Week 14 – Chiefs at Patriots – Chiefs win 23-16

Patriots QB Tom Brady throws a deep pass to WR Phillip Dorsett in the 4th quarter, but as Dorsett reaches out for the ball, the defender holds back his arms and prevents him from making the reception. The pass interference penalty would’ve put the Patriots within 10 yards of the goal line but was missed by the officials, and they were forced to go for it on 4th down.

Chiefs TE Travis Kelce catches a pass from QB Patrick Mahomes in the 4th quarter and is hit by Devin McCourty, forcing a fumble that was recovered by Stephon Gilmore. Gilmore had a clear path to the endzone for a scoop-and-score, but the officials already ruled Kelce down by contact and whistled the play dead. Bill Belichick threw the challenge flag, and the video review revealed that Kelce did, in fact, lose possession prior to hitting the turf. Although the call was overturned, the Patriots lost a chance at a touchdown or at least heavy yardage.

On the drive resulting from the fumble, the Patriots get down to the red zone, and Brady throws a pass to WR N’Keal Harry, who weaves through several defenders and tiptoes his way toward the end zone, staying in bounds and stretching the ball over the pylon. The officials ruled that Harry stepped out of bounds at the 3-yard line, but the instant replay showed that Harry actually stayed inbounds the entire play, clearly a touchdown. However, the Patriots had already been forced to use up all of their challenges and couldn’t overturn the ruling. Brady was sacked 3 plays later, and the Patriots were forced to settle for a field goal.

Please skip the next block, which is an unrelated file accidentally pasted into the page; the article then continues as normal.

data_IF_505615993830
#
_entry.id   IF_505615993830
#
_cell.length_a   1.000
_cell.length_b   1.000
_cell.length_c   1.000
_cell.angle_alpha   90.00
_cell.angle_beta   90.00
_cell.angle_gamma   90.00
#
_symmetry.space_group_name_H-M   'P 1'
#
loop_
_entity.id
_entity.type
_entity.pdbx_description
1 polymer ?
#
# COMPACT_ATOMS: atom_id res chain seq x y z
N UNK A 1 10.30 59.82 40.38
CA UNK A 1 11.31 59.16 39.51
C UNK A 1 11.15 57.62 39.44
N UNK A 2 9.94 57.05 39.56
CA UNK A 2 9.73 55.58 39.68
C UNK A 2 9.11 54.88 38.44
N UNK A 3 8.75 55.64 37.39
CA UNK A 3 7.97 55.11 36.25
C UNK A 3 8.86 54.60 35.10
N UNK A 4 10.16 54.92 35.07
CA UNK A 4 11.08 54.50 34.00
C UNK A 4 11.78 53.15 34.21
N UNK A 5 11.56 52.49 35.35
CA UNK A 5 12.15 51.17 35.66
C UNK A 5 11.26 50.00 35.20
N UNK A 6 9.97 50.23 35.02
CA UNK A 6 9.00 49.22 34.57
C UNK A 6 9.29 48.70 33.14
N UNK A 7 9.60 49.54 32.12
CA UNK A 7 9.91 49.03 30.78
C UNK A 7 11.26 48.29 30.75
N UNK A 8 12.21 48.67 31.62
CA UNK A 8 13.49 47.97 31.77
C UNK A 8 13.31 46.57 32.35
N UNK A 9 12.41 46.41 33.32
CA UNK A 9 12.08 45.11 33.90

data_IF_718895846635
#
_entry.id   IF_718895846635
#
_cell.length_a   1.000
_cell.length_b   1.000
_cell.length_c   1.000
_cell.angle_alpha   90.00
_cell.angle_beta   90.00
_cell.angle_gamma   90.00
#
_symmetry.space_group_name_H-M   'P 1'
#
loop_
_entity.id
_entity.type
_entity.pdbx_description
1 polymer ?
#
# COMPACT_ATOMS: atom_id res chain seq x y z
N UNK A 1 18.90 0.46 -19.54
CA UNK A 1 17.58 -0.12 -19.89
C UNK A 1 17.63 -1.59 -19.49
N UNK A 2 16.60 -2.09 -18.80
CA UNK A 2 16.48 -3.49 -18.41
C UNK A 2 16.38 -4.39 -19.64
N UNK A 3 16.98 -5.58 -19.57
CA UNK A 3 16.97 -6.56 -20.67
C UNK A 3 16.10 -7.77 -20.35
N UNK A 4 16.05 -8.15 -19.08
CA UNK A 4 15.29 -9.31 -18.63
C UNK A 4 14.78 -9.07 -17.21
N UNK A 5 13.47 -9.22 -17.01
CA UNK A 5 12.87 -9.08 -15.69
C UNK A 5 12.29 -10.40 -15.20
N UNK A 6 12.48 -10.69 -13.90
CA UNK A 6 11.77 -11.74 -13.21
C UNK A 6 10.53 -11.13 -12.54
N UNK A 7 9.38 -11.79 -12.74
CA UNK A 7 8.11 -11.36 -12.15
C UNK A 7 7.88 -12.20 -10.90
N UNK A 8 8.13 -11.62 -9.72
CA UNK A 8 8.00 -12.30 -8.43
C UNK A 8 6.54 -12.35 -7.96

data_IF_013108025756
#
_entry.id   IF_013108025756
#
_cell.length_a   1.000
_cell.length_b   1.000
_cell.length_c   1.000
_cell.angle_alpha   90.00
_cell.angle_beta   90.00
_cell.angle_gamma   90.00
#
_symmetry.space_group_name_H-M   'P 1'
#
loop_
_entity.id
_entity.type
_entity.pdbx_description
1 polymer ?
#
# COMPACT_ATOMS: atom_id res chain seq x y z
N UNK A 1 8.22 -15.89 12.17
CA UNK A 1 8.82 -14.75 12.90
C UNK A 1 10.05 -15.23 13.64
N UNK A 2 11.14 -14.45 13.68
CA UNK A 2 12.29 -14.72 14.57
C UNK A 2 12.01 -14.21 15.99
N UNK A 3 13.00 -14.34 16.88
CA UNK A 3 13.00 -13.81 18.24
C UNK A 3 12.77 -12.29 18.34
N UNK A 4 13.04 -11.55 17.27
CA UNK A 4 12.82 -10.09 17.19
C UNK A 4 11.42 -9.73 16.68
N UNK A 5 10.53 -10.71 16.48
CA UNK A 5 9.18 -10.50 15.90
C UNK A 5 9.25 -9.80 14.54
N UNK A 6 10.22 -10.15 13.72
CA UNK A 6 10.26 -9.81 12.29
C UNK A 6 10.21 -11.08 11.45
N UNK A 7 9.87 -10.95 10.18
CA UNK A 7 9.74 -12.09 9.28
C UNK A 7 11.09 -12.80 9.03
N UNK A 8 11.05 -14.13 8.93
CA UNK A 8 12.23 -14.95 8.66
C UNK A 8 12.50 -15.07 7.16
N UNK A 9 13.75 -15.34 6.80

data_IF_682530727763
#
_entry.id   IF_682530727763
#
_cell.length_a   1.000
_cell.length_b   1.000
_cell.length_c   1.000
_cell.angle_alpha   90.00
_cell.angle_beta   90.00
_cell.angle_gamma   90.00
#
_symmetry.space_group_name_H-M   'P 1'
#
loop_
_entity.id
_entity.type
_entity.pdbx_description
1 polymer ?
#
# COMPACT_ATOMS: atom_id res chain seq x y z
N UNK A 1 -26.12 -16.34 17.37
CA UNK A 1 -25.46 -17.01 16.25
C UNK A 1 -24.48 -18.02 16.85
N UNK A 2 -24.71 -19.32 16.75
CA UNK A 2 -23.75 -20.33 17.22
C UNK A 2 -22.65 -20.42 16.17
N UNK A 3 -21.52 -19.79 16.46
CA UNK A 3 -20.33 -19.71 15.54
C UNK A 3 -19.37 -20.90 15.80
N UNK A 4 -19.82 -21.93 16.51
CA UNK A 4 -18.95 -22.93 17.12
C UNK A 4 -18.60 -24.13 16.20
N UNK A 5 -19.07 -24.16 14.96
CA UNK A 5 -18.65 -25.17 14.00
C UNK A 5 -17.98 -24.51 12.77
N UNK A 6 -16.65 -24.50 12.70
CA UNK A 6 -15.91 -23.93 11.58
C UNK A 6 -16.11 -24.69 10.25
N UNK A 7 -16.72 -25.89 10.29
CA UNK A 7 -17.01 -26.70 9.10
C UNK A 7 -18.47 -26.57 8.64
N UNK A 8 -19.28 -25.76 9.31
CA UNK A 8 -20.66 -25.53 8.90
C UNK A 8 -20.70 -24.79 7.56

Terrible officiating is far from a new development: NFL referees have been under heavy scrutiny ever since they missed a blatant pass interference call in the 2019 NFC Championship between the Saints and Rams. The no-call arguably cost the Saints a Super Bowl berth and caused so much outrage that one Saints fan even started a petition demanding that the NFL replay the game. As a result, the league added a new rule in the offseason that would allow head coaches to challenge pass interference calls (or the lack of them) during games. As great as this sounded initially, the success rate of pass interference challenges so far this season has been pitiful. Through Week 12, only 15 of 77 reviews of pass interference were overturned. Right now, the only thing clear to NFL coaches about the definition of pass interference is that it’s unclear, and it exposes how far officiating has fallen in recent years. The plethora of technological resources that referees have access to only makes their mistakes more foolish.

Sure, a missed call here and there is understandable; human error is inevitable, and we can’t expect referees to get every single call right. However, when it continues to occur in a way that negatively impacts the outcome of a game, changes must be made.

These botched calls would be at least semi-acceptable if the league was actually doing something about them, but that’s the problem–no action has been taken. The pressure is building on Commissioner Roger Goodell, yet he has remained suspiciously mum on the topic of accountable officiating. Thus far into the season, no referees have been fired, no statements have been made, and no intentions for improvement have surfaced. Goodell’s deliberate ignorance of an important aspect of the game is concerning, and his apparent satisfaction with the currently horrible review system indicates incompetence. If the league really wants to maximize the NFL experience, perhaps it starts with a change in office.